The Problem With Hope and Finances
By: Cory Carlton, CEO & Co-Founder
I have seen a number of articles lately all saying the same thing when it comes to insurance and retirement planning and they have all be sharing a common thread. Hope.
Don’t get me wrong. Hope is a good thing. I have tons of hope. But when it comes to financial planning hope is about as valuable as a Schrute Buck [learn what a Schurte Buck is here: https://www.youtube.com/watch?v=3IYQXUfezxY].
One financial advisor recently wrote in a Business Insider article wrote this about insurance and retirement. “Term life insurance can replace your income during your working years. Once you’ve reached retirement [and your term ends] hopefully you’ll have savings and Social Security to rely on.”
You may be able to feel me roll my eyes at that statement and if you were sitting in the room with me when I read the entire article you could hear me roll my eyes.
Let me clarify one thing: Term life insurance can be a very good tool to protect a family and is the most cost-effective way to do so. However, you should be aware of agents that say they only ever recommend term life insurance.
Let me explain my intense eye rolling. Hopefully is the first main issue with this statement. You should be working with a financial advisor who helps you establish a plan for your retirement goals. Hoping you find $1,000,000 under your pillow when you go to bed is not a strategy. Saving money from your income and putting that toward your retirement savings using tools that can help you achieve your goals is a plan.
Most people don’t plan to fail. They fail to plan. You may have heard that before.
Here is how hope and term life insurance work. Term life insurance is for if you die to soon. You hope you don’t need it. That is a good thing to hope for. The reality is that you will die. That is what permanent life insurance is for. It is for when you die.
When you stop working you don’t suddenly have no need for life insurance. You still do. I’m not going to go into all the reasons but here are a couple reasons people should consider permanent life insurance…
- Death is 100% certainty. It will happen.
- Permanent life insurance can grow your cash value without any risk. You read that right. Zero risk.
- It can generate an income for you in retirement that is tax free. With taxes going back up this is a good thing. Generally, around 60% more income than 401[k]s and IRAs.
- It can reduce your taxes in retirement substantially.
- It can be used if you have a long-term care need.
Permanent life insurance has its place just like term insurance. You don’t want to work with an advisor that always recommends the same product to nearly every client. You want to work with an advisor that takes time to understand your situation and goals and comes up with a plan to help you achieve those goals.
These advisors that almost always recommend term and nothing else really just want your money invested in the market because that is where they make the most money. The fees.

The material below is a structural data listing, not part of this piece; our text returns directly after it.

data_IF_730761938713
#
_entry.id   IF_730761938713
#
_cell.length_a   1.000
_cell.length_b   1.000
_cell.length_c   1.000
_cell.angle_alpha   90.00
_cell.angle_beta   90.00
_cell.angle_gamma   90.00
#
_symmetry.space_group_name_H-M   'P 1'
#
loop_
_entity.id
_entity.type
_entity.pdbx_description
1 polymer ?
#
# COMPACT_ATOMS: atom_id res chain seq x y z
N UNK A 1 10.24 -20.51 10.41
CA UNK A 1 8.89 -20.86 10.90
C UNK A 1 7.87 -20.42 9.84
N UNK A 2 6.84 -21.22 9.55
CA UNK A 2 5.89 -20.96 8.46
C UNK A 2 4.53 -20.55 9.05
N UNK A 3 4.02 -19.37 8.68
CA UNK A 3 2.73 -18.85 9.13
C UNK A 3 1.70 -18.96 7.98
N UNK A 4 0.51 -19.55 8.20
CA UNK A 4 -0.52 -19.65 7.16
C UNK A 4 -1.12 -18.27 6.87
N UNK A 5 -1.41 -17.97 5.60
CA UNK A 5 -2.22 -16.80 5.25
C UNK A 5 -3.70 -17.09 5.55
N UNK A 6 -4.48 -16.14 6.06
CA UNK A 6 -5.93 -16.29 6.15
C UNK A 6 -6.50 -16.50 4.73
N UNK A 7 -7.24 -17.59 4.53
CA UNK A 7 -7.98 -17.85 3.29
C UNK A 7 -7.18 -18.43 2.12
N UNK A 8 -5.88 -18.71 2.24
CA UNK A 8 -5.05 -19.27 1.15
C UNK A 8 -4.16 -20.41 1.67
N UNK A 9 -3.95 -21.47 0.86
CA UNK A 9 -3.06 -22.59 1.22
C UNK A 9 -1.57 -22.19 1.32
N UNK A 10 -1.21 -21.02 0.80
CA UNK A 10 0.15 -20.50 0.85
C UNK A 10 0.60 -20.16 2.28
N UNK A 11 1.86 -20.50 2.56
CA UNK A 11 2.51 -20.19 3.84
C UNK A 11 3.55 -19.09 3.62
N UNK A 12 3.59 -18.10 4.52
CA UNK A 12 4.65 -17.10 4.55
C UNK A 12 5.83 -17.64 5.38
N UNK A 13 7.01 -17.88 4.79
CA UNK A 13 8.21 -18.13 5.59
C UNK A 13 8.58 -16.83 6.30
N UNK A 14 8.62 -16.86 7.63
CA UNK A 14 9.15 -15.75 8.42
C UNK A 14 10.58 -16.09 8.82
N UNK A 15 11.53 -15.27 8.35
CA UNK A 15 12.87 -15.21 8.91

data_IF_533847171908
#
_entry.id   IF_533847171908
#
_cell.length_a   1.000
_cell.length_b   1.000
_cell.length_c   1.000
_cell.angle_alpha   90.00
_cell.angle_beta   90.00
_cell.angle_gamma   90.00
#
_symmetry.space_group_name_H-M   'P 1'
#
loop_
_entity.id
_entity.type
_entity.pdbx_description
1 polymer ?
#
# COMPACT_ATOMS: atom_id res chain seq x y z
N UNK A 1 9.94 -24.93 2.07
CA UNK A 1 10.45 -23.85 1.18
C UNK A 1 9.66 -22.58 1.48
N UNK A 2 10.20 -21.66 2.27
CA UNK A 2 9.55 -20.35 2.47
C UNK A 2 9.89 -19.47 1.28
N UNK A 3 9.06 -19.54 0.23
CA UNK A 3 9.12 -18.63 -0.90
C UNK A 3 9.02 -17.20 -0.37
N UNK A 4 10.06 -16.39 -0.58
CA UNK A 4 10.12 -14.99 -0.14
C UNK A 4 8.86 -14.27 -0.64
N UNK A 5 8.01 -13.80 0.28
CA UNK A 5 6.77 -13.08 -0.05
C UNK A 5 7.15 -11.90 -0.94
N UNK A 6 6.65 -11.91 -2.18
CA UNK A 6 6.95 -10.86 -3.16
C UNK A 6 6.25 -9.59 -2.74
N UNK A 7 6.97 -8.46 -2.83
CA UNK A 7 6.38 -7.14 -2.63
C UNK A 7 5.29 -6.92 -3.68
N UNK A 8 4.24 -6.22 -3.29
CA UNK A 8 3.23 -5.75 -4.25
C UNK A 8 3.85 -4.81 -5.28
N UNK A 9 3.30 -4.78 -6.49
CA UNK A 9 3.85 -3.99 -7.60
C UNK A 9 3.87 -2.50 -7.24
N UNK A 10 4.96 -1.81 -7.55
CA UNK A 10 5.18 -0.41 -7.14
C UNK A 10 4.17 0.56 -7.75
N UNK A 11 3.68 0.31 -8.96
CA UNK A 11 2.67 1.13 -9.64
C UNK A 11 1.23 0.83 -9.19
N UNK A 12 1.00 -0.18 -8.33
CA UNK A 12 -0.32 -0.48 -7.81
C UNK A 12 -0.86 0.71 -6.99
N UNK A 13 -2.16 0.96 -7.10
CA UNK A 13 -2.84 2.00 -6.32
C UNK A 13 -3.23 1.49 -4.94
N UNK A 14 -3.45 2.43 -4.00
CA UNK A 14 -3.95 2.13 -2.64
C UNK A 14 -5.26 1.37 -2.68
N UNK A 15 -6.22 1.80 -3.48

You should find an advisor that looks at you first. What you want. What you need. What your goals are. Then looks at the best way to achieve your goals.
We do insurance and investments and we know how they can work together so sometimes we recommend a blend of both. Somethings we are heavy on one and light on the other and vice versa.
Getting back to the statement that lead to the intense eye rolling. It finished with, “… and Social Security to rely on."
We all know that Social Security is not properly funded and in the near future is only expected to be able to pay out 75% of what it says it will.
If you are near retirement, you can factor in Social Security easier than someone in their 30s, 40s, and 50s. These people should really take Social Security out of their income factor and focus on generating the retirement income they need themselves.
Relying on Social Security used to work when it was well funded and lots of workers had pensions, and matching plans at work and were earning 18% at the bank.
Those four things are long gone. Sure, my 85-year-old grandfather’s generation had those things and could count on others contributing to their retirement. But I can’t. You can’t either.
These days you are most likely the only one contributing to your retirement so hoping that Social Security is going to be around is not a good strategy.
Your financial plan should not have a factor of hope. You should have confidence in your financial plan and retirement goals.
There are plenty of things to hope for. Hope for your family, loved ones, friends, good weather, the Tennessee Titans to win a Super Bowl. Hope in your faith is wonderful.
Hope is like trying and like the great theologian Yoda said, “Do. Or do not. There is no try.”
If you hope for money to appear in your retirement account, you will be disappointed. If you put a plan together and save like you need to, you won’t need to hope your retirement will be what you want. You will have confidence that your plan will succeed.